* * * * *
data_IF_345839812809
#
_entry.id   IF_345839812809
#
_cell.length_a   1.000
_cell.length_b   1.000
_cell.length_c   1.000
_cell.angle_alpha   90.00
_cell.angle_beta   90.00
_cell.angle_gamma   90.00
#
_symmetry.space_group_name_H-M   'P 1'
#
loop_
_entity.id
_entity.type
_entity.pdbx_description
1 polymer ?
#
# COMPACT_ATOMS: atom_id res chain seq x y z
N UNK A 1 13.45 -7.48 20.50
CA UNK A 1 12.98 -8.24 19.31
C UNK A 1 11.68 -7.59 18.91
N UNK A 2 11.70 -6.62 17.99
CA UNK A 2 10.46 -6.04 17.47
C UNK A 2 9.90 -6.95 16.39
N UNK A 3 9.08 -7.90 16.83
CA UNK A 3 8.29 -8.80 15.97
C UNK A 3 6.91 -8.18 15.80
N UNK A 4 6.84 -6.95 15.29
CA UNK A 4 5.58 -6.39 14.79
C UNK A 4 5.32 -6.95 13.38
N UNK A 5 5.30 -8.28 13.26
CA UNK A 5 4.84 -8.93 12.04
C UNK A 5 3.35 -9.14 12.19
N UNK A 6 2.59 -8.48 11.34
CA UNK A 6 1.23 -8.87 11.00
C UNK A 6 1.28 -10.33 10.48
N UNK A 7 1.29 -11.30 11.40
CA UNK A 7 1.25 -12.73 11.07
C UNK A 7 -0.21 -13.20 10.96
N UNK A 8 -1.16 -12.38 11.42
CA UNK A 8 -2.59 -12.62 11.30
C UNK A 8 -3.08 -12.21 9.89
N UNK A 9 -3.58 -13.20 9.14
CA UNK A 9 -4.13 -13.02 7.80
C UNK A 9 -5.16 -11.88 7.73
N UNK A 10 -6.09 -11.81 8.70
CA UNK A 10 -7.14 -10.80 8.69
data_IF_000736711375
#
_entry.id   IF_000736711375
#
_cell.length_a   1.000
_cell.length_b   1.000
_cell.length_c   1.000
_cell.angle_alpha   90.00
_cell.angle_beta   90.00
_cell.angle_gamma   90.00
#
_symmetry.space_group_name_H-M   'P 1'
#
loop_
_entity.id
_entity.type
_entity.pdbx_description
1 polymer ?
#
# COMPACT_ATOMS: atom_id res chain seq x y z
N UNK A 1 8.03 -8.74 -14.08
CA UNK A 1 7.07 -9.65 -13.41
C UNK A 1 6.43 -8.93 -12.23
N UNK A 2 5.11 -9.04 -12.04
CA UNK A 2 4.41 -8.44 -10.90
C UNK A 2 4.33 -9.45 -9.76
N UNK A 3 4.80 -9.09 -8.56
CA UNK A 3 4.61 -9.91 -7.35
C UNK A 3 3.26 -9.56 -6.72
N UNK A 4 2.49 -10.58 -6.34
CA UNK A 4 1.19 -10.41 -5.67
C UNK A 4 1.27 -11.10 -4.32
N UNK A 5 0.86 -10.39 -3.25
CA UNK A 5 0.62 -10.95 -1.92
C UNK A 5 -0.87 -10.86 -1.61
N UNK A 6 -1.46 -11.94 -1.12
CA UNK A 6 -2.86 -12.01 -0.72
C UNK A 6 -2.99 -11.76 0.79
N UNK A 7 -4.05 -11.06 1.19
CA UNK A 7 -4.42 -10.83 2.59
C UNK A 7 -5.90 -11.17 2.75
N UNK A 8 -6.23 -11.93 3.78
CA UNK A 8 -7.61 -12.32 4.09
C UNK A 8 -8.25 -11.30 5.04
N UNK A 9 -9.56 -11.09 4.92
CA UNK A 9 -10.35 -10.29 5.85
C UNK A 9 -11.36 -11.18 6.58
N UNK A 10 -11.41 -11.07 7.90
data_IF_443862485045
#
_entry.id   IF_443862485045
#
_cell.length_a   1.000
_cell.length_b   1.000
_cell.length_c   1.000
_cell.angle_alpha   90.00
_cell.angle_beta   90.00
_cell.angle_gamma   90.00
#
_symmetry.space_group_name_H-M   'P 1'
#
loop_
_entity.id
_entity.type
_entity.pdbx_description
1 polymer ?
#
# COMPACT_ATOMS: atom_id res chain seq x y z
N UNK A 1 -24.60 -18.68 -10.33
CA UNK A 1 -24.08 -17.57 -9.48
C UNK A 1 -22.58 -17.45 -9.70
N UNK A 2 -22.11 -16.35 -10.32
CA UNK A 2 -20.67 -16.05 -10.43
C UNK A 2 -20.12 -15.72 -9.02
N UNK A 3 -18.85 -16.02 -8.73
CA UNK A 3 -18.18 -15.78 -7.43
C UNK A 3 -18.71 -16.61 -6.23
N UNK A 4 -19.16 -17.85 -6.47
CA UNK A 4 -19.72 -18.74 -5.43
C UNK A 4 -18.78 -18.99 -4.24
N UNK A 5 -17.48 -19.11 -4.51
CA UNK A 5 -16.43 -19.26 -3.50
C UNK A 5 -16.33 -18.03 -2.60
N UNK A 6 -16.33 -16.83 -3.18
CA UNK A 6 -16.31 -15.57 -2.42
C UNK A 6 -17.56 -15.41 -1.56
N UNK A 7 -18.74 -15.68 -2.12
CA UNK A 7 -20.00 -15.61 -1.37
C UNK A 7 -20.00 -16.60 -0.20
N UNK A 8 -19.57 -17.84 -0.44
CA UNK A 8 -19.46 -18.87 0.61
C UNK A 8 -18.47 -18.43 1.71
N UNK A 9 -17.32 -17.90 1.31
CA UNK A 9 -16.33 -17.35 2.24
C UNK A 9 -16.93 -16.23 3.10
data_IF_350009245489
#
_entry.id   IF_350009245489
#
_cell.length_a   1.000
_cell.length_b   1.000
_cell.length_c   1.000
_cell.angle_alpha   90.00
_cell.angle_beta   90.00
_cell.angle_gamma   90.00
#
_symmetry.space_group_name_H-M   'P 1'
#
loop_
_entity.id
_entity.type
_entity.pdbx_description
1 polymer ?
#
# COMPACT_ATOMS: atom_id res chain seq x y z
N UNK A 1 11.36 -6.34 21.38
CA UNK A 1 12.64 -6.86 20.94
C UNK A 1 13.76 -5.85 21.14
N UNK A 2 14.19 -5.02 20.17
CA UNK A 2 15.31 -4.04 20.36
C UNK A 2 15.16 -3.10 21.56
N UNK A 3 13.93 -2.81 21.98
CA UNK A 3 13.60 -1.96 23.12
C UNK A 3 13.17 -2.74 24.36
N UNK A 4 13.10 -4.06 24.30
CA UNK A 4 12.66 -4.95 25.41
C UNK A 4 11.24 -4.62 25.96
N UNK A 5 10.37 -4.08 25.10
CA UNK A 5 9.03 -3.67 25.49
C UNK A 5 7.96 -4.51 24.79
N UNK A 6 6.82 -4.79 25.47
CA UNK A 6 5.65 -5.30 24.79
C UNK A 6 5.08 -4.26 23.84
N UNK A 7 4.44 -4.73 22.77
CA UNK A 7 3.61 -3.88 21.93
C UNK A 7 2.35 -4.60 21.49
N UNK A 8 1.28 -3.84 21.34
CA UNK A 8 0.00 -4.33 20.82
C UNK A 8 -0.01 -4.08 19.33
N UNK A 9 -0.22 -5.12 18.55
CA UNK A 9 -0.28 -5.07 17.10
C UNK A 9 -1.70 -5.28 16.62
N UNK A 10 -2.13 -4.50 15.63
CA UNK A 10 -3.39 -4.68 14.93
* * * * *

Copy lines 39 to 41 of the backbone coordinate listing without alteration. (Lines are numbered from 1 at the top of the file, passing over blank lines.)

N UNK A 7 1.29 -11.30 11.40
CA UNK A 7 1.25 -12.73 11.07
C UNK A 7 -0.21 -13.20 10.96